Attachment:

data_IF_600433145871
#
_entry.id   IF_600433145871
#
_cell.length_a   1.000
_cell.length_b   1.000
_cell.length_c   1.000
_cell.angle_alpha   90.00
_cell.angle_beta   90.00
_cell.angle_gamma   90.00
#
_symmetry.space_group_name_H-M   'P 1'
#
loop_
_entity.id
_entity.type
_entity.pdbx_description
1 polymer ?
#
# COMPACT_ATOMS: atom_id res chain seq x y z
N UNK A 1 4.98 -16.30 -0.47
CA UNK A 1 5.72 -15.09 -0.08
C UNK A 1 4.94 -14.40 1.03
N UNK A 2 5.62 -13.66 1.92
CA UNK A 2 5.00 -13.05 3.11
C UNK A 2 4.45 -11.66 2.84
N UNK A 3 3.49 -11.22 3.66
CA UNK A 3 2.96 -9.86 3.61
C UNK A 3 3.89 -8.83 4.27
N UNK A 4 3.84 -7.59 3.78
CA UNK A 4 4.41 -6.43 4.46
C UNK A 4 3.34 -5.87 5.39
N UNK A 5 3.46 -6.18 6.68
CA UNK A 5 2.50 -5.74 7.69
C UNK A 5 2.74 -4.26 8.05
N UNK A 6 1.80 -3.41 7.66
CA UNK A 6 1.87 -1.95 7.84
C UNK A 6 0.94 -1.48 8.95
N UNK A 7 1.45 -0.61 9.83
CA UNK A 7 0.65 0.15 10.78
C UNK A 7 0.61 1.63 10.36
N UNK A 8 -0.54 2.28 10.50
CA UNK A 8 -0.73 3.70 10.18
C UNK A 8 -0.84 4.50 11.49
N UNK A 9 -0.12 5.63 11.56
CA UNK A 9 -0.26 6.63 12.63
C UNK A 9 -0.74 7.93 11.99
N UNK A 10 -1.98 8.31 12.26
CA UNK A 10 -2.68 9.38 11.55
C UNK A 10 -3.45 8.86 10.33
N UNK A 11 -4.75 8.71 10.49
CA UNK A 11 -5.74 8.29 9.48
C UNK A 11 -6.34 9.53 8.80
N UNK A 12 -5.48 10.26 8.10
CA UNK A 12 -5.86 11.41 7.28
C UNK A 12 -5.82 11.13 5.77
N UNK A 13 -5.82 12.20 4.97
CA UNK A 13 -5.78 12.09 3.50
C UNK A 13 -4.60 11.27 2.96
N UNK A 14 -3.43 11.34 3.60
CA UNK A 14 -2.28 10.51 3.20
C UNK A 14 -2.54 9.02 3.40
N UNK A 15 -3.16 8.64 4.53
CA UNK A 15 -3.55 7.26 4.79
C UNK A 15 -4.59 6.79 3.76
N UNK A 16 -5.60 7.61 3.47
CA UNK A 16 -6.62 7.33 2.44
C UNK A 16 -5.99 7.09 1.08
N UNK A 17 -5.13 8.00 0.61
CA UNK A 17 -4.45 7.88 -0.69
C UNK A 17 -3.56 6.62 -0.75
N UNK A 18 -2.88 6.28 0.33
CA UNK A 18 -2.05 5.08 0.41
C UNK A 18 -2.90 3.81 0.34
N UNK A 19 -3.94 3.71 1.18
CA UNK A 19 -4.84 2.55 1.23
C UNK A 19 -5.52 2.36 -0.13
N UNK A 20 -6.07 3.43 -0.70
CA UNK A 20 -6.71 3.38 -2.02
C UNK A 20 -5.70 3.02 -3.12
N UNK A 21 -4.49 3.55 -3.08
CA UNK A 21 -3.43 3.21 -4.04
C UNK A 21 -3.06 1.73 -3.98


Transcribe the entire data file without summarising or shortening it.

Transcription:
data_IF_600433145871
#
_entry.id   IF_600433145871
#
_cell.length_a   1.000
_cell.length_b   1.000
_cell.length_c   1.000
_cell.angle_alpha   90.00
_cell.angle_beta   90.00
_cell.angle_gamma   90.00
#
_symmetry.space_group_name_H-M   'P 1'
#
loop_
_entity.id
_entity.type
_entity.pdbx_description
1 polymer ?
#
# COMPACT_ATOMS: atom_id res chain seq x y z
N UNK A 1 4.98 -16.30 -0.47
CA UNK A 1 5.72 -15.09 -0.08
C UNK A 1 4.94 -14.40 1.03
N UNK A 2 5.62 -13.66 1.92
CA UNK A 2 5.00 -13.05 3.11
C UNK A 2 4.45 -11.66 2.84
N UNK A 3 3.49 -11.22 3.66
CA UNK A 3 2.96 -9.86 3.61
C UNK A 3 3.89 -8.83 4.27
N UNK A 4 3.84 -7.59 3.78
CA UNK A 4 4.41 -6.43 4.46
C UNK A 4 3.34 -5.87 5.39
N UNK A 5 3.46 -6.18 6.68
CA UNK A 5 2.50 -5.74 7.69
C UNK A 5 2.74 -4.26 8.05
N UNK A 6 1.80 -3.41 7.66
CA UNK A 6 1.87 -1.95 7.84
C UNK A 6 0.94 -1.48 8.95
N UNK A 7 1.45 -0.61 9.83
CA UNK A 7 0.65 0.15 10.78
C UNK A 7 0.61 1.63 10.36
N UNK A 8 -0.54 2.28 10.50
CA UNK A 8 -0.73 3.70 10.18
C UNK A 8 -0.84 4.50 11.49
N UNK A 9 -0.12 5.63 11.56
CA UNK A 9 -0.26 6.63 12.63
C UNK A 9 -0.74 7.93 11.99
N UNK A 10 -1.98 8.31 12.26
CA UNK A 10 -2.68 9.38 11.55
C UNK A 10 -3.45 8.86 10.33
N UNK A 11 -4.75 8.71 10.49
CA UNK A 11 -5.74 8.29 9.48
C UNK A 11 -6.34 9.53 8.80
N UNK A 12 -5.48 10.26 8.10
CA UNK A 12 -5.86 11.41 7.28
C UNK A 12 -5.82 11.13 5.77
N UNK A 13 -5.82 12.20 4.97
CA UNK A 13 -5.78 12.09 3.50
C UNK A 13 -4.60 11.27 2.96
N UNK A 14 -3.43 11.34 3.60
CA UNK A 14 -2.28 10.51 3.20
C UNK A 14 -2.54 9.02 3.40
N UNK A 15 -3.16 8.64 4.53
CA UNK A 15 -3.55 7.26 4.79
C UNK A 15 -4.59 6.79 3.76
N UNK A 16 -5.60 7.61 3.47
CA UNK A 16 -6.62 7.33 2.44
C UNK A 16 -5.99 7.09 1.08
N UNK A 17 -5.13 8.00 0.61
CA UNK A 17 -4.45 7.88 -0.69
C UNK A 17 -3.56 6.62 -0.75
N UNK A 18 -2.88 6.28 0.33
CA UNK A 18 -2.05 5.08 0.41
C UNK A 18 -2.90 3.81 0.34
N UNK A 19 -3.94 3.71 1.18
CA UNK A 19 -4.84 2.55 1.23
C UNK A 19 -5.52 2.36 -0.13
N UNK A 20 -6.07 3.43 -0.70
CA UNK A 20 -6.71 3.38 -2.02
C UNK A 20 -5.70 3.02 -3.12
N UNK A 21 -4.49 3.55 -3.08
CA UNK A 21 -3.43 3.21 -4.04
C UNK A 21 -3.06 1.73 -3.98